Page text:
“I struggled between the ages of 17 to 26 to make a decision about contact with them and when I did it was via an intermediary. Social media was not around back then. I find it scary that if it had been I could have contacted them with no support and little insight into the implications.
“The speed in which contact can be made is disconcerting and I think a regularly updated guide to social networks would be helpful.”
Continuing professional development
What’s clear is most social workers feel social media in itself is not a bad thing – like anything, it’s how it’s used that matters.
For Hadridge the key is open and ongoing discussions, in initial training but also, crucially, as part of all social workers’ continuing professional development.
“Irrelevant of what we think is right or wrong, we need to think about social media because it impacts our service users,” she says.
While councils’ policies in the majority remain generic and brief, no other organisation appears able to fill the gap.
The English and Scottish regulators, the Health and Care Professions Council and the Scottish Social Services Council, produce social media guidance but point out that as regulatory bodies their focus is on conduct, not detailed practice guidance. Their Welsh counterpart, the Care Council for Wales, does not produce any formal guidance.
Championing the value
Amanda Taylor, a social work academic at the University of Central Lancashire, is at the heart of a group championing the value of social media and travels around the country delivering training sessions to social work practitioners.
“There’s an incredible need for social workers to be more clear about things like their digital footprint and how you align your use of social media with the professional capabilities framework (PCF),” she says.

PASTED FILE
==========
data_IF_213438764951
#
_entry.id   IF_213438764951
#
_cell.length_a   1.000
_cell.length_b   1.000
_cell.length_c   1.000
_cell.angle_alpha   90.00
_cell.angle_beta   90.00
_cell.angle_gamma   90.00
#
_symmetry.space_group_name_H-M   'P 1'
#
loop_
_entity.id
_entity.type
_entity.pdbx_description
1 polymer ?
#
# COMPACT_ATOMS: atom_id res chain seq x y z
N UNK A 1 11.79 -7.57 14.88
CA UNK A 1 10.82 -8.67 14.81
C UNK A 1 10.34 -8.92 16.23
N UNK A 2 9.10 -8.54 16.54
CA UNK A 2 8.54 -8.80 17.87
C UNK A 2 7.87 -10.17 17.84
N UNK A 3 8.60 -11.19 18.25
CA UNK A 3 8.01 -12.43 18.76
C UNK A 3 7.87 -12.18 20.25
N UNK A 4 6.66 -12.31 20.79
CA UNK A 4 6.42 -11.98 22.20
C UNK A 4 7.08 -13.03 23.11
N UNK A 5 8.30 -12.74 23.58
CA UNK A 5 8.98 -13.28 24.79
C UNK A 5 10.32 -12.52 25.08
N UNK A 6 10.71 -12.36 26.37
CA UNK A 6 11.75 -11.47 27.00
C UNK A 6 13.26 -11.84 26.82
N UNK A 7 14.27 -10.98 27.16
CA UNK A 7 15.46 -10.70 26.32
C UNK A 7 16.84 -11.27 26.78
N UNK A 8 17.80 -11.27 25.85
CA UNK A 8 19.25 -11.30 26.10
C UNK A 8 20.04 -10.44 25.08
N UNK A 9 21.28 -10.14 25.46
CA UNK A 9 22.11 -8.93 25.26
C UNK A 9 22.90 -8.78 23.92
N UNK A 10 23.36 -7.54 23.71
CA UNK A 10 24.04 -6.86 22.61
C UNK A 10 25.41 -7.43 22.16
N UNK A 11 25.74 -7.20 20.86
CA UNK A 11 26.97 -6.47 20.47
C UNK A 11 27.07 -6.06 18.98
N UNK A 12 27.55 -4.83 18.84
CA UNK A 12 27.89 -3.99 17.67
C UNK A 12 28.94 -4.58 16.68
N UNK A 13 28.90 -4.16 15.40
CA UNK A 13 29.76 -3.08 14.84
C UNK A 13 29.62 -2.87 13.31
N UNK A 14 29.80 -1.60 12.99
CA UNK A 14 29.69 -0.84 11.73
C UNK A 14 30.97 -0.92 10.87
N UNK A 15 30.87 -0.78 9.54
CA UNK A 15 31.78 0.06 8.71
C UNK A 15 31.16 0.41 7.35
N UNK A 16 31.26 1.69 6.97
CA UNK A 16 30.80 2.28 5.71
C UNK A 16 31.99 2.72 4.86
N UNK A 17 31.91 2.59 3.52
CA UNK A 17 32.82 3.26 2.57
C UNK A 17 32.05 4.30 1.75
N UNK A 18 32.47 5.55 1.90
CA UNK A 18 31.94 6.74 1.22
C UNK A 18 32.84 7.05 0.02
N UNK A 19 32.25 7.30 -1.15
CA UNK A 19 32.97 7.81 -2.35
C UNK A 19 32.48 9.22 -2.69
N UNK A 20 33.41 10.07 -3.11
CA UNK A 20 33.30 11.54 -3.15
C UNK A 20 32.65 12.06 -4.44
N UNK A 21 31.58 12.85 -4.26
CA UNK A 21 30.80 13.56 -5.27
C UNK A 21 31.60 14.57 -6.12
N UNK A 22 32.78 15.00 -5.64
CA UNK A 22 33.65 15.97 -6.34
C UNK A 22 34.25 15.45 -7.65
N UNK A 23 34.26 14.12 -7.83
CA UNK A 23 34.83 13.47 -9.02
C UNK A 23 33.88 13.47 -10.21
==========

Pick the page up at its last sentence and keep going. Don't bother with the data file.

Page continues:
Social media has created a space where people are “connecting up, sharing resources and learning from each other,” she says. But they need help navigating situations like service users making contact online.
“I’ve been helping students understand social media as a layer of their professional identity and helping them to understand the positives as well as the risks that can come about from inappropriate or uninformed use.”
Taylor is well aware of the possibilities that can be opened up by social media: she’s contributed to a book and begun a research project based on her online conversations. Her Twitter-based social work book group started as three students in a library, and now numbers 1700 participants sharing, discussing and supporting each other. It’s a powerful force and, for Taylor and many others, not something the social work community should view as a dangerous one.
“I don’t think we have the option to ignore it,” she says. “Social work responds to the changing landscape all the time, and I think we’re responding to this.
“I think the support is there. There needs to be additional training but the other side of is, no matter what we’re working with, we have professional standards. We just need to think about them differently and apply them.”
Embrace it or fear it, social media is not going away any time soon – it’s going to take some effort to shift cultures so it can sit comfortably side by side with social work. But in some pockets of the internet, this mammoth task is already underway.